Market Insights: Early Year, Old Adage Market Signals
Milestone Wealth Management Ltd. - Jan 15, 2021
Macroeconomic and Market Developments: Markets in North America were lower this week. In the US, the Dow was down 0.91% and the S&P500 was down 1.49%. For Canada, the TSX Composite was down 0.74%. The Canadian dollar was slightly lower this week
Macroeconomic and Market Developments:
- Markets in North America were lower this week. In the US, the Dow was down 0.91% and the S&P500 was down 1.49%. For Canada, the TSX Composite was down 0.74%.
- The Canadian dollar was slightly lower this week, finishing at 78.5 cents vs 78.8 cents last Friday.
- Oil prices were mixed this week. US WTI crude finished at roughly $52.00 compared with $52.50 last Friday. However, in Canada the WCS price was up strongly this week, finishing at around $39 vs around $34 last Friday.
- Gold was down again this week, closing the week at $1,826 compared with last week’s $1,850.
- On Tuesday, Canadian-based Alimentation Couche-Tard (ATD.b), which owns Circle K convenience stores, confirmed that it has initiated discussions with France-based grocery store owner Carrefour (CA.FP) regarding a potential friendly transaction. Bloomberg has indicated that Couche-Tard is considering a €20/sh offer to buy Carrefour.
- Johnson & Johnson (JNJ) announced results of their forthcoming vaccine this week, stating that the vaccine generated a long-lasting immunity response, though the crucial late-stage data may still be a few weeks away. According to the report, more than 90% of participants made immune proteins, called neutralizing antibodies, within 29 days after receiving the shot, and all participants formed the antibodies within 57 days.
- Toronto-Dominion Bank (TD) has agreed to buy Wells Fargo’s Canadian Direct Equipment Finance business. The business has about $1.5 billion in assets and provides loans and leases for commercial equipment bought by businesses across Canada. The deal will consolidate two of the larger players and help give TD a leading share of the market.
- On Thursday, president-elect Joe Biden announced his ‘American Rescue Plan’. Details include direct payments of $1,400 to qualifying Americans (bringing the total to $2,000 when including December's $600 payment), increasing unemployment benefits to $400 per week through the end of September, and increasing the federal minimum wage to $15/hr. In terms of dealing with COVID, the plan includes $350B in state and local aid, $50B in COVID-19 testing, and $20B earmarked for a national vaccine program.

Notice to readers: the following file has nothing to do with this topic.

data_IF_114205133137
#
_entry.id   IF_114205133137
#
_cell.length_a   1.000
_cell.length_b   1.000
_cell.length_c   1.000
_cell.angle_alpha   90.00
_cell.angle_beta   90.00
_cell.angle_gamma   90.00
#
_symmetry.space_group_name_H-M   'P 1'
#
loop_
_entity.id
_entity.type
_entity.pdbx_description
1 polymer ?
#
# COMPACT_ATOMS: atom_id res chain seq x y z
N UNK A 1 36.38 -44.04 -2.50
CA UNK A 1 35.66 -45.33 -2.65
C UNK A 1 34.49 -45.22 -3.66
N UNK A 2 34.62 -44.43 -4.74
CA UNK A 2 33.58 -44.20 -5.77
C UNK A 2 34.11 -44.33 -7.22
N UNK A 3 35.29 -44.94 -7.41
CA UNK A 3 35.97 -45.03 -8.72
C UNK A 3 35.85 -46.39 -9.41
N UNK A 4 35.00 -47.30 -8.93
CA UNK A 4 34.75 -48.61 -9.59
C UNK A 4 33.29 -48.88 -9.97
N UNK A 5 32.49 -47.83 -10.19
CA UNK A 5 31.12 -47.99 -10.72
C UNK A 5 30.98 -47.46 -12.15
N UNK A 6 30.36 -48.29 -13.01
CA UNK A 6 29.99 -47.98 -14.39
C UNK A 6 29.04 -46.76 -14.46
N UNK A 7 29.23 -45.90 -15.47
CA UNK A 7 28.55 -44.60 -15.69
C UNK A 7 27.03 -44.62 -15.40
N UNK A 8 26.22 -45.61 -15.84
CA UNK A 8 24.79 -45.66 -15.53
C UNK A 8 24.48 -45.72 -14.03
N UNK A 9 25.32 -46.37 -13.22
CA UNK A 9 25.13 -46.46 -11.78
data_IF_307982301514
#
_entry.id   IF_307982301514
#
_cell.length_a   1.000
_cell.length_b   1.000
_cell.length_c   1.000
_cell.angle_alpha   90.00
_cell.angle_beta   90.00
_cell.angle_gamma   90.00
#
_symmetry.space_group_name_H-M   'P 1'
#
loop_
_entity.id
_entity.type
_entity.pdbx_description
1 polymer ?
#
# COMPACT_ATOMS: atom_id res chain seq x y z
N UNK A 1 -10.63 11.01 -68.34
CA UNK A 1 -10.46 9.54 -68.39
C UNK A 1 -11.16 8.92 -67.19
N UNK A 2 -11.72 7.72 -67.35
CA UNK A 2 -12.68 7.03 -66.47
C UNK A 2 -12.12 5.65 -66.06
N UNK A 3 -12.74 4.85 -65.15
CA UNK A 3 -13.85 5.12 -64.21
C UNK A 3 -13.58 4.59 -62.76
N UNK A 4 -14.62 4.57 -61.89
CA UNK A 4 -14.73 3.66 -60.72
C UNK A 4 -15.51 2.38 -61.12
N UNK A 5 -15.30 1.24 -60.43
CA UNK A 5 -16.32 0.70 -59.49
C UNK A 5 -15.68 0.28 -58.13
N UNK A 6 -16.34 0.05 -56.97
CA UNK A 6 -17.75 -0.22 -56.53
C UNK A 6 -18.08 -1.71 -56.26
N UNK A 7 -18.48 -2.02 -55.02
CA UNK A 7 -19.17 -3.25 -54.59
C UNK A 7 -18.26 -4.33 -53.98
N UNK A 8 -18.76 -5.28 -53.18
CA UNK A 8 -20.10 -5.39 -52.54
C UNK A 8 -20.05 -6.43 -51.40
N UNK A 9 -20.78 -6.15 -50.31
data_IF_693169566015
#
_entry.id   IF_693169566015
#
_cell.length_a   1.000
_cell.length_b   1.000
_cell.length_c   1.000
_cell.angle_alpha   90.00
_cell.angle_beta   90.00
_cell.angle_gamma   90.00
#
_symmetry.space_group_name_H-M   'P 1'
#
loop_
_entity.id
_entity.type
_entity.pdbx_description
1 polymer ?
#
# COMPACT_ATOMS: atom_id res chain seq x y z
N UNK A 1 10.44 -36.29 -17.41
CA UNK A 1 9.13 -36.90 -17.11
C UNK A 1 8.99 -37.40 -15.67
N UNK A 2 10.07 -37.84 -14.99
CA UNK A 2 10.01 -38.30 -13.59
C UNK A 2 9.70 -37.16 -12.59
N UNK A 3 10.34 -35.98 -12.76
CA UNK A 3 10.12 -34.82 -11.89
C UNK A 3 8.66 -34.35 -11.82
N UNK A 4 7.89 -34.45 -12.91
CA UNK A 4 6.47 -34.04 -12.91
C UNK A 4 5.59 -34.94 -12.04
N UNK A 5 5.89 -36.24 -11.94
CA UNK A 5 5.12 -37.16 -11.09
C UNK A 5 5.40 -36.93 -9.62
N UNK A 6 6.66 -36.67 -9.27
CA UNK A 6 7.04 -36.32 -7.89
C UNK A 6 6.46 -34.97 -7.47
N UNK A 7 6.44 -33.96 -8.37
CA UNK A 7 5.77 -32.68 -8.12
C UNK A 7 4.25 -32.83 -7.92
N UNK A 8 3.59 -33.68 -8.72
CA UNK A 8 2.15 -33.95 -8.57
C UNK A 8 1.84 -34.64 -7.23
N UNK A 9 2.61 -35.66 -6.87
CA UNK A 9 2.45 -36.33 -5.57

- On Friday, three large US banks released quarterly earnings. JPMorgan Chase (JPM), Citigroup (C), and Wells Fargo (WFC) all beat forecasted earnings, however all three stocks were down in trading on Friday.
- Total global cases of COVID-19 finished this week at 93.58 million, with the total deaths at 2.00 million. In Canada, total cases now stand at 688,891, with active cases at 77,956. In Alberta, total cases are 114,585, with active cases of 12,434.
Chart of the Week:
There is an old saying in our business “As January goes, so does the rest of the year”. Also known as the January Barometer, the phrase implies that if the S&P 500 is positive in January, then it will continue to go up through the rest of the year; and of course, the opposite would imply that markets would decline the rest of the year. The signal has shown that 86% of the years in which January has been positive, there has been a positive return the rest of the year. That sounds like an impressive signal; however, one must realize that independent of whether January is up or down, the probability of the market being up in any given year is 74%. What this means is that the market has been positive almost every 3 out of 4 years. So, while this signal may give us a bit of an edge, it is not as impressive as it may look at first.
But what about the first five days of January? The so called “first five days signal”, another classic Wall Street signal similar to the January Barometer, says that if the market is up the first five trading days of the year, then the rest of the year will be positive as well. As you can see in the following chart, in the last 20 years the signal has been accurate about 75% of the time, not really providing any predictive edge over the average year. If we look further back, according to the Stock Trader’s Almanac since 1950, when stocks finish higher the first five days, the S&P 500 has been positive 82% of the time at year-end with an average gain of 13.6%. Like the January Barometer, this signal provides a bit of a predictive edge compared to the average year, but not quite as strong as the January Barometer.
We see a lot of these ‘old adage’ early year signals every year, with another one being the “Santa Claus rally” which says that if the last week of the year and first two trading days of the year are positive, so goes the rest of the year. However, while these are all certainly interesting as stand-alone signals, they don’t provide a huge predictive edge on whether the S&P 500 will be positive or not in any given year. But what if all three are positive? The Trifecta? For now, we are two for three this year with the S&P 500 gaining 1.1% during the Santa Claus rally and up 1.8% in the first five days of this year. Going back to 1950, there have been 31 Trifectas. In a Trifecta year, the S&P 500 has advanced 87.1% of time over the next 11 months and 90.3% of the time for the full calendar year. Finally! A signal that just may give us a worthy predictive signal of above 90%. At the time of this writing the S&P 500 is only slightly positive, so let’s hope we will get another Trifecta for 2021.
Sources: CNBC.com, Globe and Mail, Financial Post, Government of Canada, Government of Alberta, Johns Hopkins, oilprice.com, Canaccord Genuity, CNBC, Stock Trader’s Almanac, FactSet